I asked this question on stackoverflow first since it is more of an implementation question, but I got no answers yet, therefore I'm asking it here again.

I have a dataset which is annotated by 2 different sources. This means that for every sample, 2 different sources give a label. I want to see how similar the two sets of labels are. Therefore I thought of using the Spearman correlation and the test for homogeneity with chi squared.

I made this question because it is the first time I'm doing this and also in Python. So I'm not sure I'm doing them right, and would like some feedback.

For example I have my 2 sets:

set1 = [1,5,7,3,2,4,...]
set1 = [1,3,7,2,2,1,...]
rho, pval = scipy.stats.spearmanr(set1,set2)

The results are:

rho = 0.456498145813
p value = 0.0

What do these results mean? (I think there is very little correlation, though why do I have a $p$ value of 0?)

And for the test for homogeneity I calculate the frequencies and use the chi squared test:

chisq , p = scipy.stats.chisquare(np.array(distributionSet1),np.array(distributionSet2),6)

The results here are:

chisq = 47611.7764023
p = nan

How can the $p$ value be nan? And what does such a high chi squared value mean?

For the degrees of freedom, I calculated 6 (I have 2 sets, so 2 populations, and 7 categories, so $(2-1)\times(7-1)=6$).


1 Answer 1


Not sure why Python would tell you the $p$ value for that $\chi^2$ value is not a number (nan), but the high $\chi^2$ value probably means that whatever model you fit to your label frequencies didn't fit well at all. The usual $\chi^2$ test of homogeneity fits a model of identical expected values (frequencies in your case) to all categories, so if you didn't mess with the defaults at all, it's probably telling you that your labels appear with different frequencies (some more often than others) in your dataset. Edit: This result applies to both of your sources; it is an omnibus test, meaning it tests the fit of your model to all your different categories (labels) in both sources. It's impossible to tell just from your $\chi^2$ value whether the fit is poor because one of your sources uses its labels unevenly (regardless of whether the other does), or whether it's because your two sources use their labels differently from one another (regardless of whether each source uses its labels evenly).

The $\rho$ value you calculated is not what we'd generally call "very little." It's roughly equivalent to a Pearson's $r = .47$ (see my related answer incorporating Gilpin's (1993) method of converting $\rho$ to $r$), which is fairly strong. If your sample sizes are large enough, you can expect your estimate of a strong correlation to differ significantly from zero, which is what your $p$ value for $\rho = .46$ is telling you: it's significantly different from zero. Edit: If you did everything right, this should mean that your two sources used the same labels as each other pretty often (regardless of whether each source used its labels with equal frequency).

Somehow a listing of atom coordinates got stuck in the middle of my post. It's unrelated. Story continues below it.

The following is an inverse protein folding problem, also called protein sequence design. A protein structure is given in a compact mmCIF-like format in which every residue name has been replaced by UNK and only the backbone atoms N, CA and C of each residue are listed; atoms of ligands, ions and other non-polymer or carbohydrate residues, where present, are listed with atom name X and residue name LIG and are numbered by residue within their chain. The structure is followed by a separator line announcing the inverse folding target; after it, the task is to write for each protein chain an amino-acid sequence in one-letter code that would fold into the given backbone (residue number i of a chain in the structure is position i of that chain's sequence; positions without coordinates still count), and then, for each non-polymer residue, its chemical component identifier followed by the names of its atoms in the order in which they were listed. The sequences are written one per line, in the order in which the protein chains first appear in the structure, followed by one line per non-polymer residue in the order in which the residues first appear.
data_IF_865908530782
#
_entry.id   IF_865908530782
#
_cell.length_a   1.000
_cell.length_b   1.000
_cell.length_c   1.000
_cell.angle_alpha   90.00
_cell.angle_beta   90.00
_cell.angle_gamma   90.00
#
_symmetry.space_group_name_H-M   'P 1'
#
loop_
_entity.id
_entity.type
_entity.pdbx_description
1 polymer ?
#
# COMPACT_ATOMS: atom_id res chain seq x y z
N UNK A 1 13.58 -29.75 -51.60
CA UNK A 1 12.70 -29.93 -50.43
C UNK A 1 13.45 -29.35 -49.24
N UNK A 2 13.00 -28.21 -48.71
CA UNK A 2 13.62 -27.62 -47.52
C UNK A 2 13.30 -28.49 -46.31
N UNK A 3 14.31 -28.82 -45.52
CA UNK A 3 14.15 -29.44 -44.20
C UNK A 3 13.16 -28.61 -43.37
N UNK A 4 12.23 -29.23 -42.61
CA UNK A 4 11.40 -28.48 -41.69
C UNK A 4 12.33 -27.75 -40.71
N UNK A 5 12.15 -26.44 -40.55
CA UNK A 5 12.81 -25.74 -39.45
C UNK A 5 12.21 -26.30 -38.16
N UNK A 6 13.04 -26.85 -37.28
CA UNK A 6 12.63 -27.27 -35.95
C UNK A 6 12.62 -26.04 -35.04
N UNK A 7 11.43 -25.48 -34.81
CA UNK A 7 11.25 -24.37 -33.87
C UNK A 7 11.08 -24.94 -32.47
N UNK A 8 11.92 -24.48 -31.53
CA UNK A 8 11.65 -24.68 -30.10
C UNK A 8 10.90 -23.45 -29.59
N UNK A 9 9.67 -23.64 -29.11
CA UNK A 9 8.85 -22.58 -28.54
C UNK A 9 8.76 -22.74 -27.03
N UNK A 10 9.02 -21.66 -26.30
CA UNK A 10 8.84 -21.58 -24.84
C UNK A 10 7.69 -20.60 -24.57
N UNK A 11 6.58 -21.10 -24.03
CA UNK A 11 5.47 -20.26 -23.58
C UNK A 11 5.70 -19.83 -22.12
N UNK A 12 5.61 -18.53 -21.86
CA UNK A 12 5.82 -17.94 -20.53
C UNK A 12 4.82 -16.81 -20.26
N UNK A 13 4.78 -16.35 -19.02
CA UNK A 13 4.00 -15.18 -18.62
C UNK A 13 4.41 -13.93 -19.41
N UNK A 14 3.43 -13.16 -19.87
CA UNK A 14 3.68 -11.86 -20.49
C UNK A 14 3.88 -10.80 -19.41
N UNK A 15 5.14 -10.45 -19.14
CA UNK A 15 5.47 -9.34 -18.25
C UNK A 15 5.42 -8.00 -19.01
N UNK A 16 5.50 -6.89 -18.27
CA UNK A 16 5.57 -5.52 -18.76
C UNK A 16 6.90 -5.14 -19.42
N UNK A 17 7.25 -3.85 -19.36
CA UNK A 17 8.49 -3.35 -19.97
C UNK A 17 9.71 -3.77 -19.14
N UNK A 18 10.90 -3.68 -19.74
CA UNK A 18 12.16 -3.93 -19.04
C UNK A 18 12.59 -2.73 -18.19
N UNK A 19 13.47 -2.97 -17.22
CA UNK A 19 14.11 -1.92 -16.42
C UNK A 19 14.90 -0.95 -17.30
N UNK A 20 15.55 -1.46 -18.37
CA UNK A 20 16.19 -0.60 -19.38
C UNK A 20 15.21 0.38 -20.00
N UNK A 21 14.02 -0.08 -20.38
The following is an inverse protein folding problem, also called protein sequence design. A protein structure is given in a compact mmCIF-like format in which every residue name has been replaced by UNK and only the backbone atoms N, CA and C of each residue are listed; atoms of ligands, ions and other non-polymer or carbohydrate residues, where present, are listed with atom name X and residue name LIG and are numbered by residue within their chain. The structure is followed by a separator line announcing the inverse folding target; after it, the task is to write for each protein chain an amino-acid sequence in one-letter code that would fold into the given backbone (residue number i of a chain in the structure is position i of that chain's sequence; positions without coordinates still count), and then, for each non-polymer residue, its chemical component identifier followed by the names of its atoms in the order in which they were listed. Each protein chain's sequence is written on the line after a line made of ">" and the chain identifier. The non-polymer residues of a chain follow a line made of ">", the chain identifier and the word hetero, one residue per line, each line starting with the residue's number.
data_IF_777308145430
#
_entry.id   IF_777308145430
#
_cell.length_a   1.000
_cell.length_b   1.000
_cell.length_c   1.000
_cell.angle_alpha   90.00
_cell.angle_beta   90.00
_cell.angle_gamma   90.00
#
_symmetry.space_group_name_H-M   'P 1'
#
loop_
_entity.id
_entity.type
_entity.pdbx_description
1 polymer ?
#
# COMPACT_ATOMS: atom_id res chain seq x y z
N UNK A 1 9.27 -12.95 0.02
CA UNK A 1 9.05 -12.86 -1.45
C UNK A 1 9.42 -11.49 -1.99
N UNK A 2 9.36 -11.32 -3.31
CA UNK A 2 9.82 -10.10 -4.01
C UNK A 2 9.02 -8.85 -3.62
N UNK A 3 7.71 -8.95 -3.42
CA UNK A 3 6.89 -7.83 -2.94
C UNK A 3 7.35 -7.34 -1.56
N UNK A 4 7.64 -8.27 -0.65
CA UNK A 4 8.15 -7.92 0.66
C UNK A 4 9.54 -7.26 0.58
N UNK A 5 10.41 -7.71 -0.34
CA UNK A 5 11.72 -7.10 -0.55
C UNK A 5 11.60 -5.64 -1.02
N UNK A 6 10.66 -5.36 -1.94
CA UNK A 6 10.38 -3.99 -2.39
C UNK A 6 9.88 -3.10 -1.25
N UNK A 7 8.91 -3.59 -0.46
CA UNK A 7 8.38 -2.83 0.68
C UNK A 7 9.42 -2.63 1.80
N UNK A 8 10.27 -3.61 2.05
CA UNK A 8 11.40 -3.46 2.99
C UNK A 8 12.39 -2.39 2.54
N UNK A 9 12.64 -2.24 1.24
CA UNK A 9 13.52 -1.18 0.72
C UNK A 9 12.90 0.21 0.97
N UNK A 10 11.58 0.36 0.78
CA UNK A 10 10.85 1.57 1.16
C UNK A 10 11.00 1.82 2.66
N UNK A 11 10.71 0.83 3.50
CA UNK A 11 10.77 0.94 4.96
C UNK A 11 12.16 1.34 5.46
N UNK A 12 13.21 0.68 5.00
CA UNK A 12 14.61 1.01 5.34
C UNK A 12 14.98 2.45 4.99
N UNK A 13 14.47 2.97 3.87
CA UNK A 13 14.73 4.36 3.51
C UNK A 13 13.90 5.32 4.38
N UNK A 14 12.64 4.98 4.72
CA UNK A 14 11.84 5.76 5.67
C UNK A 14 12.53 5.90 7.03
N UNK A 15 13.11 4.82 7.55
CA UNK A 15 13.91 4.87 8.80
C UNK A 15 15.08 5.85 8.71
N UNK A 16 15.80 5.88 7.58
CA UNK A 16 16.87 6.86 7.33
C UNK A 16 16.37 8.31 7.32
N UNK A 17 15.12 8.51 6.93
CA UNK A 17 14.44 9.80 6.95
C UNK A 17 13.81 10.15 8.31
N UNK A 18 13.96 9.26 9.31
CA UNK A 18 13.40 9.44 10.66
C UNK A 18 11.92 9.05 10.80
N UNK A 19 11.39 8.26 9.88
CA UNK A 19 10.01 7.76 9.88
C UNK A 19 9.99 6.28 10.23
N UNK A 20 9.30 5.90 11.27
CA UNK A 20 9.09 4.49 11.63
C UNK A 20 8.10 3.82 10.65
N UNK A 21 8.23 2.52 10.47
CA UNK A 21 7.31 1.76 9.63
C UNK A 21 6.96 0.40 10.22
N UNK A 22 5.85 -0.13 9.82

If your labels are nominal, I don't really see why you couldn't just calculate the percentage of label pairs (from both of your sources, each labeling the same observation/criterion) that agree. That's how I've handled judge agreement in my own nominal coding tasks. I'd love to see any alternative suggestions from other answerers though! For instance, it might be nice to see an alternative that could take into account "near misses" if some non-identical label pairs are still more similar than others, but not in such a way as to suit a ranking scheme by which all labels could be ordered from first to last.

  • $\begingroup$ So the 2 tests are giving me contradicting results ? the chi squared test says, there is a big difference between the two sets and the correlation tells me, they are rather similar ? $\endgroup$ Jan 8, 2014 at 9:22
  • $\begingroup$ Nope. Separate analyses for separate questions. I'll edit in some details. $\endgroup$ Jan 8, 2014 at 9:23
  • $\begingroup$ Ok thank you, that makes sense. Do you perhaps have any recommendation of any additional tests I can do to determine how similar the 2 sets are ? $\endgroup$ Jan 8, 2014 at 9:37
  • 1
    $\begingroup$ Added a third paragraph to describe how I handle such problems in my research. That is, I assume your problem is just like one I've had, in that the labels are nominal...? $\endgroup$ Jan 8, 2014 at 9:45
  • $\begingroup$ A quick follow-up question. If I calculate the agreement per label, do you usually divide the amount of pairs that agree by the total amount of those labels of SetA or by the total amount of those labels of SetB, or both, or the sum ? $\endgroup$ Jan 8, 2014 at 10:18

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